September 16, 2016
St. Robert Bellarmine

Events in history happen in certain times and places. Goes without saying, right? I’m not so sure. It’s not uncommon for us to examine the past through the lenses of today.

I once read a history of the eleventh-century Norman conquest of Sicily. This otherwise lively and accurate account portrayed Robert Guiscard and Roger de Hauteville as venture capitalists, a profession that no medieval man could have wrapped his imagination around.

It is a mistake to judge the decisions and...

September 15, 2016

Some people claim the Catholic Church came into existence in the early part of the fourth century after the Roman emperor Constantine converted to Christianity. Reformed writer Lorraine Boettner presents one such scenario:

[I]n the fourth century the emperor Constantine, who was the ruler in the west, began to favor Christianity, and then in the year 324, after he had become ruler of all the Empire, made Christianity the official religion. The result was...

September 14, 2016
Presidential candidate Hillary Clinton and her running mate, Tim Kaine

Dear Tim:

How are you? National campaigns are such a strain on one’s health. Hope you’re getting lots of sleep and taking vitamin C.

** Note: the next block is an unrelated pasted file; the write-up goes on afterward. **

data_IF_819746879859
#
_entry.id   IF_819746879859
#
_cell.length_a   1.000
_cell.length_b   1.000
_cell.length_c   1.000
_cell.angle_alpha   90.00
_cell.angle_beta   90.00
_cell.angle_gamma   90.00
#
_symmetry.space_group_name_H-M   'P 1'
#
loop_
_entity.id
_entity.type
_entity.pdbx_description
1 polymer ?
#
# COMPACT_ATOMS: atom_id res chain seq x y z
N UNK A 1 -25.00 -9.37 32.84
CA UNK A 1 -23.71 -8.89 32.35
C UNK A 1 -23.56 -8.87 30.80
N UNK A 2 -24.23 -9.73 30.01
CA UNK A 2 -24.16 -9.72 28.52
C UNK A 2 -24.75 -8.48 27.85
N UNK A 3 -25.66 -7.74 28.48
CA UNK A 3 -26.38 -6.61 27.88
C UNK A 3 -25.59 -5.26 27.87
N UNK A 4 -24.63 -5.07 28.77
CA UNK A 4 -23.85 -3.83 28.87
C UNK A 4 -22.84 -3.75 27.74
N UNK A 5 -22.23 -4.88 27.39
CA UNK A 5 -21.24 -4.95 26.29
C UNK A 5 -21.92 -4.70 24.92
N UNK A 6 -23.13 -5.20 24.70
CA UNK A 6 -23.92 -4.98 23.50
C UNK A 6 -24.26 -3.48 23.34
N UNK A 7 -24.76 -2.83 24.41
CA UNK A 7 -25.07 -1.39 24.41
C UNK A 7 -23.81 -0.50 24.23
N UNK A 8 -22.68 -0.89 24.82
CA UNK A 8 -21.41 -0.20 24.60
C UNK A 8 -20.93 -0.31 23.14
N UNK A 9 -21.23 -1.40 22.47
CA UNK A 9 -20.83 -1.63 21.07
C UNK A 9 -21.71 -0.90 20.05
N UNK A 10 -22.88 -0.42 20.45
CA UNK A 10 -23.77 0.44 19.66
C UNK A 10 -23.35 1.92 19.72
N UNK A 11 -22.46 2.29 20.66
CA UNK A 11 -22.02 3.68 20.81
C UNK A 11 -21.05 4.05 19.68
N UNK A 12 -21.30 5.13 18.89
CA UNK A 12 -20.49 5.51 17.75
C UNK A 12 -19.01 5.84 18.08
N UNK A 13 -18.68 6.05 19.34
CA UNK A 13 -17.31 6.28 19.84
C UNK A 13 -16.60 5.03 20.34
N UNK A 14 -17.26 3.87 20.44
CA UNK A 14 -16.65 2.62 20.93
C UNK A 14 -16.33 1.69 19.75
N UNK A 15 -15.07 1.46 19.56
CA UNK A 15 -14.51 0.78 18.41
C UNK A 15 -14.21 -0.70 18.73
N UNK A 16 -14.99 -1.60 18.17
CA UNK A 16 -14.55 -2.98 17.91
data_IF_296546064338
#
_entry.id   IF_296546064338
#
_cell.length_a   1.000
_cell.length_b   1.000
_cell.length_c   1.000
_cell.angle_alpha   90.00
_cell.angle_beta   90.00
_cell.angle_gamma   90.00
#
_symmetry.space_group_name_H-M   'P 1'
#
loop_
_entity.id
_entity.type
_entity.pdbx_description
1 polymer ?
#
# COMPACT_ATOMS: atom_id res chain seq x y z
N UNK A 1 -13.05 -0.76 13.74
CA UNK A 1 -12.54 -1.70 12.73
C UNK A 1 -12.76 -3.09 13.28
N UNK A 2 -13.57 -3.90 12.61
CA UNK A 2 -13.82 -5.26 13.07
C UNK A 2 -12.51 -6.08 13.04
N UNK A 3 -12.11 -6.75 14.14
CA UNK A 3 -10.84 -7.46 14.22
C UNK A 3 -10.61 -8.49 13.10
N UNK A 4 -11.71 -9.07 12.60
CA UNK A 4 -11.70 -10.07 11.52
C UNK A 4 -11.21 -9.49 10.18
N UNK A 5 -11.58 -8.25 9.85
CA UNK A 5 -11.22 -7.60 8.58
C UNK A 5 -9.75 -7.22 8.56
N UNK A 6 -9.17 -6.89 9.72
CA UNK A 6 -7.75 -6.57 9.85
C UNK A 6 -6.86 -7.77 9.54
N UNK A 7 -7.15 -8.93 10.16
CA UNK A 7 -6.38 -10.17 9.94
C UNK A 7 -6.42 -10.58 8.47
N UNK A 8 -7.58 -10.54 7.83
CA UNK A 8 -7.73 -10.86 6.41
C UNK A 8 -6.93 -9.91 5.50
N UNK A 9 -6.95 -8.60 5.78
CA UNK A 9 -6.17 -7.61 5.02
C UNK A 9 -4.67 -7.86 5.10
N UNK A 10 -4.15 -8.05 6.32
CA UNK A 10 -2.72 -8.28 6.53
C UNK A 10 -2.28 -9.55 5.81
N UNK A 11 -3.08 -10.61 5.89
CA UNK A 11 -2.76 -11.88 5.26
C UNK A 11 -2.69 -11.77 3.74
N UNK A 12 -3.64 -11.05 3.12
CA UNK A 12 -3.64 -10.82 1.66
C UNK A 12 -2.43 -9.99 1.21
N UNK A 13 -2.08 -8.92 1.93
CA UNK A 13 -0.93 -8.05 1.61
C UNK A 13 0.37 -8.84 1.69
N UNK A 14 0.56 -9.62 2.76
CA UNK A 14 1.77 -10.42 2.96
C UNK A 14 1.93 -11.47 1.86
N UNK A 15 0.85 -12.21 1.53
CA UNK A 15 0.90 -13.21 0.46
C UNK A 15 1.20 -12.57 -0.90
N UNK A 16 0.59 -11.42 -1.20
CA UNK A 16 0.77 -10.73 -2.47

I’ll presume you were of sound mind the other day when you predicted, to an audience of gay-rights activists who are giving you money, that the Catholic Church will someday change its teaching that marriage is...

September 13, 2016
St. John the Evangelist (from a Byzantine illuminated manuscript, 12th century)

St. John’s letters are numbered among the New Testament epistles commonly referred to as the Catholic epistles. But it would seem that his first letter, in particular, is far from Catholic.

For example, he seems to teach the Protestant doctrine of the inner testimony of the Spirit and deny the need for a magisterium (a living, teaching authority): “You have no need that any one should teach you; as his anointing teaches you about everything” (1 John 2:27).

Further, he...

September 12, 2016
Jan Sobieski depicted in "The Relief of Vienna" by Marcello Bacciarelli

Today (September 12) is the memorial of the Most Holy Name of Mary, a liturgical celebration that probably gives many Catholics pause. Honoring the Blessed Mother in the liturgy is nothing new or unique in the Church, but many may ask, why this feast on this day?

The answer lies in a pivotal battle fought in the late seventeenth century between the Cross and the Crescent at the “Gateway to Europe.” A little more than a hundred years after ...